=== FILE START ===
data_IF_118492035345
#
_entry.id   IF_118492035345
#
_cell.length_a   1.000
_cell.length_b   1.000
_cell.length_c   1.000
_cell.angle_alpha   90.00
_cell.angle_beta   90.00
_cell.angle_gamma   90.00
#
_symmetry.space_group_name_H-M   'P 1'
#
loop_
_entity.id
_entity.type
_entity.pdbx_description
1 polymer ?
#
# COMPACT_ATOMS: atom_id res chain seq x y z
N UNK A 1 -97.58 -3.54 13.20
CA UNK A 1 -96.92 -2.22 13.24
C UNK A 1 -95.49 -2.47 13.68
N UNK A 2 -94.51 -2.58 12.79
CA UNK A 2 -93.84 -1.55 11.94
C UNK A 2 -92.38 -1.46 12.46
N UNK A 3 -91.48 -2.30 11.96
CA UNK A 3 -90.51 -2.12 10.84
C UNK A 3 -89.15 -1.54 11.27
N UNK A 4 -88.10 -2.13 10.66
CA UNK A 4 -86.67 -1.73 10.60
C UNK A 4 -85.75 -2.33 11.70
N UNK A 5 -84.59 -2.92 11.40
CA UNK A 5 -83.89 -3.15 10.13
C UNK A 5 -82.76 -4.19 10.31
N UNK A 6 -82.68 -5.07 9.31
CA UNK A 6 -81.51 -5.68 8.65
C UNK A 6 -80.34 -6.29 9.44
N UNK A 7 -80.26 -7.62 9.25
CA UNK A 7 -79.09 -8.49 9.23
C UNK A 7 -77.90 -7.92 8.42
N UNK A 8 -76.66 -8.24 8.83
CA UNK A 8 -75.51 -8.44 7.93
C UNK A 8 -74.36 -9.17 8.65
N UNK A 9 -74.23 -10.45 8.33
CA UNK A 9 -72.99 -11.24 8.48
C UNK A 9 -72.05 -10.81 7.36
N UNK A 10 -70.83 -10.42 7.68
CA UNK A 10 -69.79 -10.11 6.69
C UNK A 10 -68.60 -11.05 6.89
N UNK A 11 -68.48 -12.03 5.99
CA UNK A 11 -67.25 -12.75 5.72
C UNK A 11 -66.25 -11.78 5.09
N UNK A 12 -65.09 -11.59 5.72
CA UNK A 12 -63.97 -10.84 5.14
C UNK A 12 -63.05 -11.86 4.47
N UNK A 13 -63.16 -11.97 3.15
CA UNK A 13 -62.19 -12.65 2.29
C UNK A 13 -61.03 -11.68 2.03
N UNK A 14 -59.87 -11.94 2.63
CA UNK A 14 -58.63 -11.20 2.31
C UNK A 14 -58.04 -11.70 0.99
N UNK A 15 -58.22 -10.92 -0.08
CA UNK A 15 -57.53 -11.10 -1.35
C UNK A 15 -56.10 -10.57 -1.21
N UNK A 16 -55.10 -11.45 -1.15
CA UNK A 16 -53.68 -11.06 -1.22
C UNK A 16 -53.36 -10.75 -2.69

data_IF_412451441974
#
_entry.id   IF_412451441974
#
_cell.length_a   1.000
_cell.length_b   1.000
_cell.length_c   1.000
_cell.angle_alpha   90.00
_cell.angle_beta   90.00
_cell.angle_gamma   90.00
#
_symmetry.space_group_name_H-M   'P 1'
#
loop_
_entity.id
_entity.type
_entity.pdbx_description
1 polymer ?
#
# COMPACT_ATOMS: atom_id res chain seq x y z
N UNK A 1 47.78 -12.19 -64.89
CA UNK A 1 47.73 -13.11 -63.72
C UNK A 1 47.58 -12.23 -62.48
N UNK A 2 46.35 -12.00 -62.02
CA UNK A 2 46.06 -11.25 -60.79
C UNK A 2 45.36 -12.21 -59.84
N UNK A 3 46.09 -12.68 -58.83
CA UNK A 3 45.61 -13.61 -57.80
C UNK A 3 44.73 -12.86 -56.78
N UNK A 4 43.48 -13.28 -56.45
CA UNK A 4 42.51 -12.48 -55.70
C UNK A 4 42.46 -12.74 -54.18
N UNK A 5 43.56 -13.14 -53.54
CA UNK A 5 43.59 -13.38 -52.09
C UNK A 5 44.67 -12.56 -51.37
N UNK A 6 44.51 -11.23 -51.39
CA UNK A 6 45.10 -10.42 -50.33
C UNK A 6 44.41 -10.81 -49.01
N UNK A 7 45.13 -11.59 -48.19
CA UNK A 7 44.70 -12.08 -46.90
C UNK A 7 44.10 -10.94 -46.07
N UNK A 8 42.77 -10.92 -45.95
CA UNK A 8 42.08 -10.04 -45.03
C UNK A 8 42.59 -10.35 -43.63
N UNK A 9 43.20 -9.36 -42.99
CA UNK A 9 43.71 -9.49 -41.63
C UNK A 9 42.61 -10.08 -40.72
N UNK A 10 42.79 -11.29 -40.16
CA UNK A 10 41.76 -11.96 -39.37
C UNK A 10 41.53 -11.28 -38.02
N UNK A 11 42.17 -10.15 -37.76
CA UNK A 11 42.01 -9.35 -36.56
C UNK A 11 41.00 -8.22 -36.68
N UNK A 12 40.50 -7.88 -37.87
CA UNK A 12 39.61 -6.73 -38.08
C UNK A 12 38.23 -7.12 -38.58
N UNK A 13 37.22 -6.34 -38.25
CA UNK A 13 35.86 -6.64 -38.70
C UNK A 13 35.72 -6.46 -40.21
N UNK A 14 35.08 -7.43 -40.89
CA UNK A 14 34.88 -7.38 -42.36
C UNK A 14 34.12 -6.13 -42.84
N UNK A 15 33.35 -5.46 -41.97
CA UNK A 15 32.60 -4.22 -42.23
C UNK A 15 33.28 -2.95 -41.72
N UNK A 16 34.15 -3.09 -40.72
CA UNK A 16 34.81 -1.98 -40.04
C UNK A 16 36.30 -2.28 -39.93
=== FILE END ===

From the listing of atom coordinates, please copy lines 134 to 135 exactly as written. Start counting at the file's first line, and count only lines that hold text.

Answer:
N UNK A 16 34.15 -3.09 -40.72
CA UNK A 16 34.81 -1.98 -40.04